“Well, you two kids be safe, and don’t stay out too late. Remember, arrive alive.”
“Don’t be cute, Edwards. I still got a trashcan with your name on it.”
My asshole puckers right up when he says that. “Yes, sir.”
We stand around in awkward silence for a few minutes, both of us pretending to browse the tiny shop while we wait for the florist to return. I can’t imagine what it must be like for Brenna’s boyfriend, Jake. He’s lucky they’re in a long-distance relationship while he’s playing pro for Edmonton, because Coach strikes me as the kind of man who might sit polishing a gun at the kitchen table when a guy comes over for his daughter. And then Brenna struts out the door after a kiss on his cheek with a pocket full of bullets.
Iris was easy as far as meet-the-parents horror stories go. I mean, what’s one little fire between family, right?
“What are your plans with Taylor?” he barks, so abruptly I wonder if I’ve imagined it.
“Dinner first. Just the two of us. Then meeting friends later at Malone’s.”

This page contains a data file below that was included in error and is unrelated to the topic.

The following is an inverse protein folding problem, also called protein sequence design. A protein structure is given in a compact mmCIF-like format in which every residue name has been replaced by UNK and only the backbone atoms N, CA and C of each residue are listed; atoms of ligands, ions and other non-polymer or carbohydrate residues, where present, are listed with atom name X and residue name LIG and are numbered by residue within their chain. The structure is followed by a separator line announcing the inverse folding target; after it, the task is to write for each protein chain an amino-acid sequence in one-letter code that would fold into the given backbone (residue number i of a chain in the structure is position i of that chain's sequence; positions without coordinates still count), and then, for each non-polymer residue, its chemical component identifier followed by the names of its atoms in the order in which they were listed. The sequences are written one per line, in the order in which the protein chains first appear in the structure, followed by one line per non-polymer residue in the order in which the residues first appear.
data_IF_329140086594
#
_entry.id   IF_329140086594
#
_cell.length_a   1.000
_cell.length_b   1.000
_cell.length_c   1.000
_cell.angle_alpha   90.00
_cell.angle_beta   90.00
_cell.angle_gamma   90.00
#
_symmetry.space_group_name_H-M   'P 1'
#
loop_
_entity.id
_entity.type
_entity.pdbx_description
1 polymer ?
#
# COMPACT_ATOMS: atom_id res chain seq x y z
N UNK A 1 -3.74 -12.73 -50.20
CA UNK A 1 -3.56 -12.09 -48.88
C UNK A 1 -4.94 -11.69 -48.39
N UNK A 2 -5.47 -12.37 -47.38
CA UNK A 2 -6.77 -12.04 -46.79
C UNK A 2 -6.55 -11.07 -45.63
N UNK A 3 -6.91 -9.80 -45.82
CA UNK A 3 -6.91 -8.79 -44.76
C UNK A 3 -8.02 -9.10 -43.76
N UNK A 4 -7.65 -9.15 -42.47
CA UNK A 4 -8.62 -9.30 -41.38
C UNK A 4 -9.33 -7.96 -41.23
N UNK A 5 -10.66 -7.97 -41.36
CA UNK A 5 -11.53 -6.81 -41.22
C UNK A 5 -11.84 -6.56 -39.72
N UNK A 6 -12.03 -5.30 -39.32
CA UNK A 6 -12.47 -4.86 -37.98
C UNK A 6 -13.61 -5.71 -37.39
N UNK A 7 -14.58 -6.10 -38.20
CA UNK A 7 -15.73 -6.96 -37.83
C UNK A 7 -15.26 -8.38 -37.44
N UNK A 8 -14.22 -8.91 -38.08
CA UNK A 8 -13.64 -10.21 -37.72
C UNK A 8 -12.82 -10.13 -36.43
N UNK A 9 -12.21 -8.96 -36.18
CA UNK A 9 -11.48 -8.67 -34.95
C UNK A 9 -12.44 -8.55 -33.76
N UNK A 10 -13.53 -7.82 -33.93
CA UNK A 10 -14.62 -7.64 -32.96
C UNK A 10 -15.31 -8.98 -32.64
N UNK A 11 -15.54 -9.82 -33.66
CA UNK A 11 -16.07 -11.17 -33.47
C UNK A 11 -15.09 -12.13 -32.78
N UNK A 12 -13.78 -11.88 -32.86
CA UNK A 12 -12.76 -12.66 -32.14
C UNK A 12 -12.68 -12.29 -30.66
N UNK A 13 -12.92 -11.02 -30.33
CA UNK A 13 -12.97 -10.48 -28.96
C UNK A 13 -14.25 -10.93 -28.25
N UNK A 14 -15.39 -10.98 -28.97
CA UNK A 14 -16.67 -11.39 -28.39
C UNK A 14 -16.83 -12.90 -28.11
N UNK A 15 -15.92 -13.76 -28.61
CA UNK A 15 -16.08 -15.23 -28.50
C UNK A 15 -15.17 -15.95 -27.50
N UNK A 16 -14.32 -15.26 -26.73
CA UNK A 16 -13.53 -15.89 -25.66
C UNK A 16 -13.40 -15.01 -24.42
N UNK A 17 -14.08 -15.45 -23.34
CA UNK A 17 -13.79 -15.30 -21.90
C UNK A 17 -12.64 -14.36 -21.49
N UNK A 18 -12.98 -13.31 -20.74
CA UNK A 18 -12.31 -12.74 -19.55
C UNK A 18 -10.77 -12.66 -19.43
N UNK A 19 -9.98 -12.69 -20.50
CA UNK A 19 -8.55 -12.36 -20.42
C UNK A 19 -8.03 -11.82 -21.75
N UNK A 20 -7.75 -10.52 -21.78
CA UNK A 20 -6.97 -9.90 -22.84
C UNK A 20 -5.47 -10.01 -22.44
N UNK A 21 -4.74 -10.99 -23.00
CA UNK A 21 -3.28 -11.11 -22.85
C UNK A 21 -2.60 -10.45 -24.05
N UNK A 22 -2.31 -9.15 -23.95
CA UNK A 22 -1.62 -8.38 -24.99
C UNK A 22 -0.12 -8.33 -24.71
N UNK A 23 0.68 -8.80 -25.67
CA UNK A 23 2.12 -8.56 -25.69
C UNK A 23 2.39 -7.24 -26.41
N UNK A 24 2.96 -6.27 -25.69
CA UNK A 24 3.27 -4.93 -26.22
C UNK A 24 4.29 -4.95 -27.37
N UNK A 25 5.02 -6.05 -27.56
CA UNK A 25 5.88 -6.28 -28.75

“Uh-huh,” he says, then clears his throat. “Well, don’t show up at the table next to us, you got that?”
“No problem, Coach.”
Finally the florist returns with a heaping armful of flowers in an enormous vase. Perfect. The damn thing is almost as big as I am. I’m going to have to put a seatbelt on it.
Coach looks from the flowers to me and rolls his eyes. The arrangement is so enormous and cumbersome I end up needing his help to get it out the door and to my Jeep parked at the curb. I’ve just got the flowers strapped into the front seat when across the street I see a face that doesn’t belong. And he sees me.
He waits for a couple cars to pass before jogging over to us. My heart’s in my throat and I’m seriously thinking of hopping in the driver’s seat and peeling out.
“Conor,” he says. “Finally caught up with you.”
Fuck my life.
A glance at Coach. “Hey there. Nice to meet you.” He offers his hand to Coach as they both look to me for a response.
“Coach Jensen,” I say, feeling like I’m going to choke on my own tongue, “this is Max Saban, my stepfather.”
“Great to meet you, Coach.” The thing about Max is, he’s so goddamn nice all the time. I don’t trust it. No one smiles that much. It’s fucking weird. Anyone who’s in a good mood that often is hiding something. “Conor’s told his mother a lot about you. He really loves your program.”